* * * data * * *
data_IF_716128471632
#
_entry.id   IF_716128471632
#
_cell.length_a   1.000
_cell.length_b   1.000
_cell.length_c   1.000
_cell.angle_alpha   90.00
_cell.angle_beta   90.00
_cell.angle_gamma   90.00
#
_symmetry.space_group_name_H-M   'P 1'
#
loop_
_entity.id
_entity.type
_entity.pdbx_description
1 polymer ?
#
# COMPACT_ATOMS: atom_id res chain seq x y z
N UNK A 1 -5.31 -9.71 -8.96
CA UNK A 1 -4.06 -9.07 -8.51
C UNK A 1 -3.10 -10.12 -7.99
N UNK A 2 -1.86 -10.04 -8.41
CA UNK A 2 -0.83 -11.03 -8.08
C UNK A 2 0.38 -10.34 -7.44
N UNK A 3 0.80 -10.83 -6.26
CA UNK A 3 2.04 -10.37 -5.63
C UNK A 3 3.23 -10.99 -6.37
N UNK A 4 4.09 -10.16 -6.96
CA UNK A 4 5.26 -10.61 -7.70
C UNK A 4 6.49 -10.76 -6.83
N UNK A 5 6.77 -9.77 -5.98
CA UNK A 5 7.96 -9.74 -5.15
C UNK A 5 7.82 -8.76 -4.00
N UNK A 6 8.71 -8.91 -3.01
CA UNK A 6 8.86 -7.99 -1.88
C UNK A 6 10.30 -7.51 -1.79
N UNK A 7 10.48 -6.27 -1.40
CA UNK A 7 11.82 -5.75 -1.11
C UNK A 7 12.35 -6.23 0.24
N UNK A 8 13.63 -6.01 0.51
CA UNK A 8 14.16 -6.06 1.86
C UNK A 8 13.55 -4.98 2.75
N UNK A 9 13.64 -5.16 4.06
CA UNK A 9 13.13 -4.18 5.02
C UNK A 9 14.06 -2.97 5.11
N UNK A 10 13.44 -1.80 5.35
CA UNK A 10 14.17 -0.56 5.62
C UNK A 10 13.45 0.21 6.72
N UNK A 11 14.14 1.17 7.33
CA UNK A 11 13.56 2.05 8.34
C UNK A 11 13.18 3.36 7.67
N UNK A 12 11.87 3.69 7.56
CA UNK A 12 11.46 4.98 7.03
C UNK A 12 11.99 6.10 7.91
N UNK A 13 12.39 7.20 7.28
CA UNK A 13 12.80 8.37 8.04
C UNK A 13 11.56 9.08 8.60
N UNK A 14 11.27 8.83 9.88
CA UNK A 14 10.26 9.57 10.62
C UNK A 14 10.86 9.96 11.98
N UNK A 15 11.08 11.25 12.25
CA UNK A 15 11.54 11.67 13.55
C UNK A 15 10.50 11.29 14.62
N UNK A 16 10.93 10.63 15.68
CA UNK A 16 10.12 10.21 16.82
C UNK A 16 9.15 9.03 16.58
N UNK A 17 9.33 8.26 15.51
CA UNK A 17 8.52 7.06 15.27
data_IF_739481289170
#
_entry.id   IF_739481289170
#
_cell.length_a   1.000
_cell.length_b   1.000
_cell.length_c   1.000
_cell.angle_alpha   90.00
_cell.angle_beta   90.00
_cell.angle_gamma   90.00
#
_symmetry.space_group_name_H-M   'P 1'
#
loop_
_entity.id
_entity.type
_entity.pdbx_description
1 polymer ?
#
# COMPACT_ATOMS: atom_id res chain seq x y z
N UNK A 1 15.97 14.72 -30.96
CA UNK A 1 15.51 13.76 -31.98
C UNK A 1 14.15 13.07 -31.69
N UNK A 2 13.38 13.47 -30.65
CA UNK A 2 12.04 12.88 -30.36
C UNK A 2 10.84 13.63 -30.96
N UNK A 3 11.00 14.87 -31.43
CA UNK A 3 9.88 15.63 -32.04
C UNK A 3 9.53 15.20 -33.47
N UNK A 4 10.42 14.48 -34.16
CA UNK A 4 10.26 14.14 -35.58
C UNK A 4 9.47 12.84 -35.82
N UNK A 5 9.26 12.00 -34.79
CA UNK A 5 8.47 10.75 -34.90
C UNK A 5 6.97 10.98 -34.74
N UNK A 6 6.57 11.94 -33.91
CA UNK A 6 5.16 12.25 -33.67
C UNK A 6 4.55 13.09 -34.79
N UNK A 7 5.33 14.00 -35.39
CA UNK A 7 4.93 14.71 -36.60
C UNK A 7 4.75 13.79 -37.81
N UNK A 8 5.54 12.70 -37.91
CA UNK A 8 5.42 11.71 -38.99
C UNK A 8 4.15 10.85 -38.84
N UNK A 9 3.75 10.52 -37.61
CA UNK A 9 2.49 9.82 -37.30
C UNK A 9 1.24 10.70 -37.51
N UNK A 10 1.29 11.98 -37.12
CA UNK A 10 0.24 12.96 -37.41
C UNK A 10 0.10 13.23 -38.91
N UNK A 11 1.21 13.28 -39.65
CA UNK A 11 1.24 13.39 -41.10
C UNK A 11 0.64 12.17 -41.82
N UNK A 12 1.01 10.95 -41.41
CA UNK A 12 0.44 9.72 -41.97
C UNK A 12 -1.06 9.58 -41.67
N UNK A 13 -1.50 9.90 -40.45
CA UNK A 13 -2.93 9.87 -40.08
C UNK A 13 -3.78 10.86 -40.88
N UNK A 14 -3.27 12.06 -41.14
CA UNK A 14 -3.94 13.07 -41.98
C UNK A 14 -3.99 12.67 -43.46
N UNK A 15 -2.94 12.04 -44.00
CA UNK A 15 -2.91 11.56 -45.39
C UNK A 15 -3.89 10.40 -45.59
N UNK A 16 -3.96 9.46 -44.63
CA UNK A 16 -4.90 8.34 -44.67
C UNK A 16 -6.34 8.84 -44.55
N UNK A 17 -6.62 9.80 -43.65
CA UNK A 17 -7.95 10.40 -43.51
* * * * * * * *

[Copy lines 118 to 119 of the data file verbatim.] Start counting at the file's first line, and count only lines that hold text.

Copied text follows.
N UNK A 10 1.29 11.98 -37.12
CA UNK A 10 0.24 12.96 -37.41